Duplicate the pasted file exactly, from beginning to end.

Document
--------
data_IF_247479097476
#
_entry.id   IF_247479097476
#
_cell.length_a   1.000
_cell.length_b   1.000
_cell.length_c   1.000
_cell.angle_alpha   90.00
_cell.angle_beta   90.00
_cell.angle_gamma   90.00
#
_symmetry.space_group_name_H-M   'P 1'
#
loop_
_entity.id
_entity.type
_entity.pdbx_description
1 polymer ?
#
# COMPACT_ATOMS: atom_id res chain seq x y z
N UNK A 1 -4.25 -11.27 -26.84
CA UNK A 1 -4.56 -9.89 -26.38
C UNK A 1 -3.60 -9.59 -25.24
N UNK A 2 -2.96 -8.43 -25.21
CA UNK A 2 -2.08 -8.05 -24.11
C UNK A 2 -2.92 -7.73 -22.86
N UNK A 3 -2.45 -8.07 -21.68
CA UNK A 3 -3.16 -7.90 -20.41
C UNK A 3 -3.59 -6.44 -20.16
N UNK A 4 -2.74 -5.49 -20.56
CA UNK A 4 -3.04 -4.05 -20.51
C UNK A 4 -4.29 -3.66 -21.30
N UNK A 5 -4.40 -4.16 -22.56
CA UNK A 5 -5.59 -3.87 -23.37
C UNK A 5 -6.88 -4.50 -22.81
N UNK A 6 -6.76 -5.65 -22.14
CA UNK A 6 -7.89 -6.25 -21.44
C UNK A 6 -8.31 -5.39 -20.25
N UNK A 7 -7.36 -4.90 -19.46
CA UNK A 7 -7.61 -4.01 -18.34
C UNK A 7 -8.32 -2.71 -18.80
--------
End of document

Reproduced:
data_IF_247479097476
#
_entry.id   IF_247479097476
#
_cell.length_a   1.000
_cell.length_b   1.000
_cell.length_c   1.000
_cell.angle_alpha   90.00
_cell.angle_beta   90.00
_cell.angle_gamma   90.00
#
_symmetry.space_group_name_H-M   'P 1'
#
loop_
_entity.id
_entity.type
_entity.pdbx_description
1 polymer ?
#
# COMPACT_ATOMS: atom_id res chain seq x y z
N UNK A 1 -4.25 -11.27 -26.84
CA UNK A 1 -4.56 -9.89 -26.38
C UNK A 1 -3.60 -9.59 -25.24
N UNK A 2 -2.96 -8.43 -25.21
CA UNK A 2 -2.08 -8.05 -24.11
C UNK A 2 -2.92 -7.73 -22.86
N UNK A 3 -2.45 -8.07 -21.68
CA UNK A 3 -3.16 -7.90 -20.41
C UNK A 3 -3.59 -6.44 -20.16
N UNK A 4 -2.74 -5.49 -20.56
CA UNK A 4 -3.04 -4.05 -20.51
C UNK A 4 -4.29 -3.66 -21.30
N UNK A 5 -4.40 -4.16 -22.56
CA UNK A 5 -5.59 -3.87 -23.37
C UNK A 5 -6.88 -4.50 -22.81
N UNK A 6 -6.76 -5.65 -22.14
CA UNK A 6 -7.89 -6.25 -21.44
C UNK A 6 -8.31 -5.39 -20.25
N UNK A 7 -7.36 -4.90 -19.46
CA UNK A 7 -7.61 -4.01 -18.34
C UNK A 7 -8.32 -2.71 -18.80